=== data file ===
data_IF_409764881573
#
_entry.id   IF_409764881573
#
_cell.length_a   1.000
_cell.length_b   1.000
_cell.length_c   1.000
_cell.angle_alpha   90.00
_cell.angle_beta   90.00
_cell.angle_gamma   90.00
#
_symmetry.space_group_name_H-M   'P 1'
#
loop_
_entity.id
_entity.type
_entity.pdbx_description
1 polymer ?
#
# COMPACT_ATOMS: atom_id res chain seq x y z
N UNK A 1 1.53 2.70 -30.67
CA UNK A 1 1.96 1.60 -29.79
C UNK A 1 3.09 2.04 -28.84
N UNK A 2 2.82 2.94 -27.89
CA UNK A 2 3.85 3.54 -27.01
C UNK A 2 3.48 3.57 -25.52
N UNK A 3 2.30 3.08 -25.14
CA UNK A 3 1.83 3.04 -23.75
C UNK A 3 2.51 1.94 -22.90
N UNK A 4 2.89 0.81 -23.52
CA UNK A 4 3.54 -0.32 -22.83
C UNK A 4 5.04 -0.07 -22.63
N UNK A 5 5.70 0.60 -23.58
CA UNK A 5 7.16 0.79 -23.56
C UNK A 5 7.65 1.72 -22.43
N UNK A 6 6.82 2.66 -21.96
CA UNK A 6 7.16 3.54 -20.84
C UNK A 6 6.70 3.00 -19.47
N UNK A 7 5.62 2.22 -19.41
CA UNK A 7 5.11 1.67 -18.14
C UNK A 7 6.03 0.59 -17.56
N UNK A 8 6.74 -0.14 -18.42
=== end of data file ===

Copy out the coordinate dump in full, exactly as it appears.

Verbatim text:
data_IF_409764881573
#
_entry.id   IF_409764881573
#
_cell.length_a   1.000
_cell.length_b   1.000
_cell.length_c   1.000
_cell.angle_alpha   90.00
_cell.angle_beta   90.00
_cell.angle_gamma   90.00
#
_symmetry.space_group_name_H-M   'P 1'
#
loop_
_entity.id
_entity.type
_entity.pdbx_description
1 polymer ?
#
# COMPACT_ATOMS: atom_id res chain seq x y z
N UNK A 1 1.53 2.70 -30.67
CA UNK A 1 1.96 1.60 -29.79
C UNK A 1 3.09 2.04 -28.84
N UNK A 2 2.82 2.94 -27.89
CA UNK A 2 3.85 3.54 -27.01
C UNK A 2 3.48 3.57 -25.52
N UNK A 3 2.30 3.08 -25.14
CA UNK A 3 1.83 3.04 -23.75
C UNK A 3 2.51 1.94 -22.90
N UNK A 4 2.89 0.81 -23.52
CA UNK A 4 3.54 -0.32 -22.83
C UNK A 4 5.04 -0.07 -22.63
N UNK A 5 5.70 0.60 -23.58
CA UNK A 5 7.16 0.79 -23.56
C UNK A 5 7.65 1.72 -22.43
N UNK A 6 6.82 2.66 -21.96
CA UNK A 6 7.16 3.54 -20.84
C UNK A 6 6.70 3.00 -19.47
N UNK A 7 5.62 2.22 -19.41
CA UNK A 7 5.11 1.67 -18.14
C UNK A 7 6.03 0.59 -17.56
N UNK A 8 6.74 -0.14 -18.42